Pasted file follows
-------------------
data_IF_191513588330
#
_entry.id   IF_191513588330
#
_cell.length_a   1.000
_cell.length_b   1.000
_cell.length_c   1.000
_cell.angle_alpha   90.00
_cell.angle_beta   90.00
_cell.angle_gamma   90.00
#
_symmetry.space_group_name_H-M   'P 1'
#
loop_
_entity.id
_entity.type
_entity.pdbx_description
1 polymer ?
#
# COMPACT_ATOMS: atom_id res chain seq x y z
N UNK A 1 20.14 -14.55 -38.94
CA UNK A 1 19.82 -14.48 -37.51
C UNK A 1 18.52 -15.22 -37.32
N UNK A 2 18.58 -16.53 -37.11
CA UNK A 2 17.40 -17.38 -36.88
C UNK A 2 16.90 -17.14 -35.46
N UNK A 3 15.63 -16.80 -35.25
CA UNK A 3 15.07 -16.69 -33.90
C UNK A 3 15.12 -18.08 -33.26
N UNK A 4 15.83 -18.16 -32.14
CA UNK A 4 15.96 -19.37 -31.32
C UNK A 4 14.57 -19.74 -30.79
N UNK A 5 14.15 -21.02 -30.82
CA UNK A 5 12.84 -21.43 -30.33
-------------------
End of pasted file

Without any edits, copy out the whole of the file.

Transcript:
data_IF_191513588330
#
_entry.id   IF_191513588330
#
_cell.length_a   1.000
_cell.length_b   1.000
_cell.length_c   1.000
_cell.angle_alpha   90.00
_cell.angle_beta   90.00
_cell.angle_gamma   90.00
#
_symmetry.space_group_name_H-M   'P 1'
#
loop_
_entity.id
_entity.type
_entity.pdbx_description
1 polymer ?
#
# COMPACT_ATOMS: atom_id res chain seq x y z
N UNK A 1 20.14 -14.55 -38.94
CA UNK A 1 19.82 -14.48 -37.51
C UNK A 1 18.52 -15.22 -37.32
N UNK A 2 18.58 -16.53 -37.11
CA UNK A 2 17.40 -17.38 -36.88
C UNK A 2 16.90 -17.14 -35.46
N UNK A 3 15.63 -16.80 -35.25
CA UNK A 3 15.07 -16.69 -33.90
C UNK A 3 15.12 -18.08 -33.26
N UNK A 4 15.83 -18.16 -32.14
CA UNK A 4 15.96 -19.37 -31.32
C UNK A 4 14.57 -19.74 -30.79
N UNK A 5 14.15 -21.02 -30.82
CA UNK A 5 12.84 -21.43 -30.33